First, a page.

Take the 2-minute tour ×
Stack Overflow is a question and answer site for professional and enthusiast programmers. It's 100% free, no registration required.

I can't understand why this lazy-seq causes a stackoverflow, and why not when you pass the sequence to dorun:

(defn very-lazy [s] 
(lazy-seq
    (if (seq s)
        [(first s) (very-lazy (rest s))]
        [])))


(dorun (very-lazy (range 200000000)))
>nil

(take 2 (very-lazy (range 20000000))
>...(1577 (java.lang.StackOverflowError

If it's lazy then take 2 should cause the lazy seq to iterate only two times, why doesn't happen and why dorun works?

share|improve this question

1 Answer 1

In your example function returns lazyseq (0 (1 (2 (3 (...))))). That's why dorun runs without stackoverflow (there is sequence of two elements 0 and (1 (2 (...))) that dorun doesn't evaluate) and second fails (it returns infinite nested sequences that repl tries evaluate to print out).

I guess you're looking for this solution

(defn very-lazy [s]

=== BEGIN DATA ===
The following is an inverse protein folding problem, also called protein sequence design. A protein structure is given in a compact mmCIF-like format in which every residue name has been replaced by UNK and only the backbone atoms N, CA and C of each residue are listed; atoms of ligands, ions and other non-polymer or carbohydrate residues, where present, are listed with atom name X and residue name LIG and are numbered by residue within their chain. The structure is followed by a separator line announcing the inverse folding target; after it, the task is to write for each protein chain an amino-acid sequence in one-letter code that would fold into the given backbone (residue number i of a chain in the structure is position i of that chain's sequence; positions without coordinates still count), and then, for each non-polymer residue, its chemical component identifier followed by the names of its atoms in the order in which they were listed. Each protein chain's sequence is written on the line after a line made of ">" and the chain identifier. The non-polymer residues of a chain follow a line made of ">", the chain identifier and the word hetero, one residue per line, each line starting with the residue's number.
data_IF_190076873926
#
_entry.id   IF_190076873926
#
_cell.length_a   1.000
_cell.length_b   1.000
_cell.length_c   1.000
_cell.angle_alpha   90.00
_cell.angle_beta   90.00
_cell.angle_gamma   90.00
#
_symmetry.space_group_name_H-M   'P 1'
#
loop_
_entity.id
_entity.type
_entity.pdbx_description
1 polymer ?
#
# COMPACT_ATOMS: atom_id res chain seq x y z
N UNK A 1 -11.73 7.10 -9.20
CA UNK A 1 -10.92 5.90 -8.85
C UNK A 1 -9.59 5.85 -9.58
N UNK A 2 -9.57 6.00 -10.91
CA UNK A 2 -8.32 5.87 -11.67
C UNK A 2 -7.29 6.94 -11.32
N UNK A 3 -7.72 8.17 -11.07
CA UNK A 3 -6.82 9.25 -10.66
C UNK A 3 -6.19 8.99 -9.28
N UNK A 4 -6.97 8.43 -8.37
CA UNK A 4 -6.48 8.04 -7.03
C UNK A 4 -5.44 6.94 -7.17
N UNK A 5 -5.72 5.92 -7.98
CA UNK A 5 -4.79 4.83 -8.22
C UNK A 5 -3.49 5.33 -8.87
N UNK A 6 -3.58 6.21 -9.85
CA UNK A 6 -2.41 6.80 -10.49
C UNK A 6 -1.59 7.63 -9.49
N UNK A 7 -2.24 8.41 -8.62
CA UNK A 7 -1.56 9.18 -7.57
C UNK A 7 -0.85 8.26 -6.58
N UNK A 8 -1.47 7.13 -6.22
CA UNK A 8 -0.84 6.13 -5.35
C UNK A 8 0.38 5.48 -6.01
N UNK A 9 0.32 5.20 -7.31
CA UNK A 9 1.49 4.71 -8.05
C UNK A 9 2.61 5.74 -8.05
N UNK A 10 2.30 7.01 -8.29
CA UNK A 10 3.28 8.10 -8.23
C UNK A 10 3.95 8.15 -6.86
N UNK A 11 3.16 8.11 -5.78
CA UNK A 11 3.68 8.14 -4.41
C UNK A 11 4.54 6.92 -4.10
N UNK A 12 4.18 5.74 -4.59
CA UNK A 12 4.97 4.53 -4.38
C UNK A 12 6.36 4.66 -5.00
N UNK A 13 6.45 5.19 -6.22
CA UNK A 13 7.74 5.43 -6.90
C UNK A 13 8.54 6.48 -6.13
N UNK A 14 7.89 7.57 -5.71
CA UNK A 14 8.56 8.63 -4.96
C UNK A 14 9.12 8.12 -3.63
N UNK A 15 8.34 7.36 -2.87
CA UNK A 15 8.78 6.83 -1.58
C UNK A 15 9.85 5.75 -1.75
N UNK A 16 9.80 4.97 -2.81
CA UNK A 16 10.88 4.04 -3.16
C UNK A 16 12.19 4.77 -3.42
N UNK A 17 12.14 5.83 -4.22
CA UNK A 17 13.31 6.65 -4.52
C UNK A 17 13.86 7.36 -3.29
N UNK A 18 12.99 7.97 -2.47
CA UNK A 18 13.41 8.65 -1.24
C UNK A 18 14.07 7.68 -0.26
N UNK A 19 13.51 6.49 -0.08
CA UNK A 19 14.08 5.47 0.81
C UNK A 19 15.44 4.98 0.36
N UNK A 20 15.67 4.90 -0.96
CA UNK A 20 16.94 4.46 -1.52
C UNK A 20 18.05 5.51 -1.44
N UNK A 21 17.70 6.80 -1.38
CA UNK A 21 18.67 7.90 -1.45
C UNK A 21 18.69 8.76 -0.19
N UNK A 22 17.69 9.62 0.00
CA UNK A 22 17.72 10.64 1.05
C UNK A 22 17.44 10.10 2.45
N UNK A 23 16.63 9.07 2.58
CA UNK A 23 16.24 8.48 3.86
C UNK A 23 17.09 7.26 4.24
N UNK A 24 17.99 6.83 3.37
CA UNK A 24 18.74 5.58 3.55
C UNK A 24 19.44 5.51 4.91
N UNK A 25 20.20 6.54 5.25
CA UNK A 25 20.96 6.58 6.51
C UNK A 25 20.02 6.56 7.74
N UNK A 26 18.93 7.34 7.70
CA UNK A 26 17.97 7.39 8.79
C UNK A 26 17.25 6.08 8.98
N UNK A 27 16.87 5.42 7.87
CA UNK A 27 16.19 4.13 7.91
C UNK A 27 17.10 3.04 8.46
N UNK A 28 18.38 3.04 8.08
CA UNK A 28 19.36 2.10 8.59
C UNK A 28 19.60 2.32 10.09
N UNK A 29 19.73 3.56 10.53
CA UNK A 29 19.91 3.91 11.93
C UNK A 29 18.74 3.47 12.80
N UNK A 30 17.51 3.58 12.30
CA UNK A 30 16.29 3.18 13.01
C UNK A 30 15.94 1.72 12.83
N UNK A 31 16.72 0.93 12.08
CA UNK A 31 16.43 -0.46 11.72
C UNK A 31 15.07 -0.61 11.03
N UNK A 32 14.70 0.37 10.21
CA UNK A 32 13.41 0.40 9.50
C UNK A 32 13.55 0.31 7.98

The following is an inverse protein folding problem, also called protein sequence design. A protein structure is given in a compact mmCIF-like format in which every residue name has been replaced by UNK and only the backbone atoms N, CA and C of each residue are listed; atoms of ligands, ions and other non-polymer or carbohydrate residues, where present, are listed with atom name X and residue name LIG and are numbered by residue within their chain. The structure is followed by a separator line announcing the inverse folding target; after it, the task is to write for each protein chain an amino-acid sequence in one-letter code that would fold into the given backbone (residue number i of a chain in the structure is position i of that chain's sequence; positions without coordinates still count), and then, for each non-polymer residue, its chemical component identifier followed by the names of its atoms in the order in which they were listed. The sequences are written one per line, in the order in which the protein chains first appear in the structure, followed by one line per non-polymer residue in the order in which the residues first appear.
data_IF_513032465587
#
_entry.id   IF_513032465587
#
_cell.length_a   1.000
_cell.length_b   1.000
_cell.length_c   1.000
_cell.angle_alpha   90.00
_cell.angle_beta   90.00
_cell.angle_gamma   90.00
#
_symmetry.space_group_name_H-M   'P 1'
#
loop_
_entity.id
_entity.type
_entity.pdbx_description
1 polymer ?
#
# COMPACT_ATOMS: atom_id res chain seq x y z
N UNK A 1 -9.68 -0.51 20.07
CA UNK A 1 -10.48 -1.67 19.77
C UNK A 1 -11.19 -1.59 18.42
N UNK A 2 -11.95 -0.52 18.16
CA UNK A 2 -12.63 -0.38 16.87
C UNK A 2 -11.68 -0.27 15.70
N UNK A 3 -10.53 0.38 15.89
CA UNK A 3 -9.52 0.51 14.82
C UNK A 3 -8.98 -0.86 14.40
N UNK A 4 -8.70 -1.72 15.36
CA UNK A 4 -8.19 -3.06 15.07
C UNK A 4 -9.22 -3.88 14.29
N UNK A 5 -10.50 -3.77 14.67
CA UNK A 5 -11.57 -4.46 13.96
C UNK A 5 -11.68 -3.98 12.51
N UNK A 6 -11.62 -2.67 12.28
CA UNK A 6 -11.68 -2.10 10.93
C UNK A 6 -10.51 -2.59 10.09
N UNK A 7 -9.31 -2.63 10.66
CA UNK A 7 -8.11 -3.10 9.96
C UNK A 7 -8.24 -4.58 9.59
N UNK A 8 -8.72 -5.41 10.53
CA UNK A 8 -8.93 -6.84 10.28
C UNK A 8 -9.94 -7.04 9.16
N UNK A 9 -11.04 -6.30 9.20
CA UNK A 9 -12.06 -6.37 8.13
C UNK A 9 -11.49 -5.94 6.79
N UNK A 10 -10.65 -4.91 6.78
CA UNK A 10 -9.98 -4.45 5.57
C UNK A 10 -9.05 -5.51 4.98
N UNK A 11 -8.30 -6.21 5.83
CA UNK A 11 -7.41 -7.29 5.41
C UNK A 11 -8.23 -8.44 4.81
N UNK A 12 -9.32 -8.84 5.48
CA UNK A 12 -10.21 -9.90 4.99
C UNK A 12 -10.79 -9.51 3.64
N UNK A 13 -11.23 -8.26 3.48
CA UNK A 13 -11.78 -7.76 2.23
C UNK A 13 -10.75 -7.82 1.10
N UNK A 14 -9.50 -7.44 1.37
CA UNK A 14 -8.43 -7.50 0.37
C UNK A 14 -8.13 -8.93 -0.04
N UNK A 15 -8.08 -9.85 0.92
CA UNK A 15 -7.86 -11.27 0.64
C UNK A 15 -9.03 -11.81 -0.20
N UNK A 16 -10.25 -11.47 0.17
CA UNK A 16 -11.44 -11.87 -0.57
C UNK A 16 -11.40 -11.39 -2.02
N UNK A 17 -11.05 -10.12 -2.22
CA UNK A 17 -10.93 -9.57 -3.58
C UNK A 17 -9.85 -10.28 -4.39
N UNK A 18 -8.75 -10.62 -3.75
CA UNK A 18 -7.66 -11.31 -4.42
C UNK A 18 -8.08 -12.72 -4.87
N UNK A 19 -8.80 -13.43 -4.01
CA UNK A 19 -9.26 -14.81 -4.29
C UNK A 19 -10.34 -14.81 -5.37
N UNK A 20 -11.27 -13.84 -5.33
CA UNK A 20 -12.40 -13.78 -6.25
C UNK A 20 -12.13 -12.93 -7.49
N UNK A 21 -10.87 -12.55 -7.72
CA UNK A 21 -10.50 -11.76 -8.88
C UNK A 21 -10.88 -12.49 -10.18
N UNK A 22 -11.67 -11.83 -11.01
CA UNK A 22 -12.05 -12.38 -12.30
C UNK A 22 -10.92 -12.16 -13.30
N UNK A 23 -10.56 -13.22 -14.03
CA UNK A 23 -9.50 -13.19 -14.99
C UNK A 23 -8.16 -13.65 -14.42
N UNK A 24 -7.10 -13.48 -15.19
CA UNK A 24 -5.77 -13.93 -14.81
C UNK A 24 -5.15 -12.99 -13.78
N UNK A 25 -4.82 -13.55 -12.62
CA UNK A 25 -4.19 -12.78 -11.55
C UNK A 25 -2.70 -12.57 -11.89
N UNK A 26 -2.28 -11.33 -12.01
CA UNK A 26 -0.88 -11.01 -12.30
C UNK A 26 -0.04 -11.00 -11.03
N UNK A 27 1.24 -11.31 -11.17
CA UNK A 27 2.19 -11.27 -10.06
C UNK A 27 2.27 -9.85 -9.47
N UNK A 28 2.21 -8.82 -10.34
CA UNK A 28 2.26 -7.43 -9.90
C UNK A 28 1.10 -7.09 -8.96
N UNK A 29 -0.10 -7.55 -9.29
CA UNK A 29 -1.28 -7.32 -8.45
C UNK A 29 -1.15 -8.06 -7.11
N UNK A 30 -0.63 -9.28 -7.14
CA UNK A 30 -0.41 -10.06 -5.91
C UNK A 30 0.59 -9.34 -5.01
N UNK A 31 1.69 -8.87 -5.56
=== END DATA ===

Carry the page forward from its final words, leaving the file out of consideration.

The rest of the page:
(lazy-seq
   (if (seq s)
     (cons (first s) (very-lazy (rest s)))
     [])))

(take 10 (very-lazy (range 200000000)))
-> (0 1 2 3 4 5 6 7 8 9)
share|improve this answer
    
Evaluating lazy seqs in the REPL often causes problems trying to print the results that would not occur in normal usage, e.g. just typing (repeat 1) in the REPL is a bad idea. –  Alex Dec 22 '12 at 23:12
    
You can set *print-length* to limit output, e.g. for (set! *print-length* 10) (repeat 1) will be outputted as (1 1 1 1 1 1 1 1 1 1 ...) in repl. –  mobyte Dec 23 '12 at 9:43

Your Answer

 
discard

By posting your answer, you agree to the privacy policy and terms of service.

Not the answer you're looking for? Browse other questions tagged or ask your own question.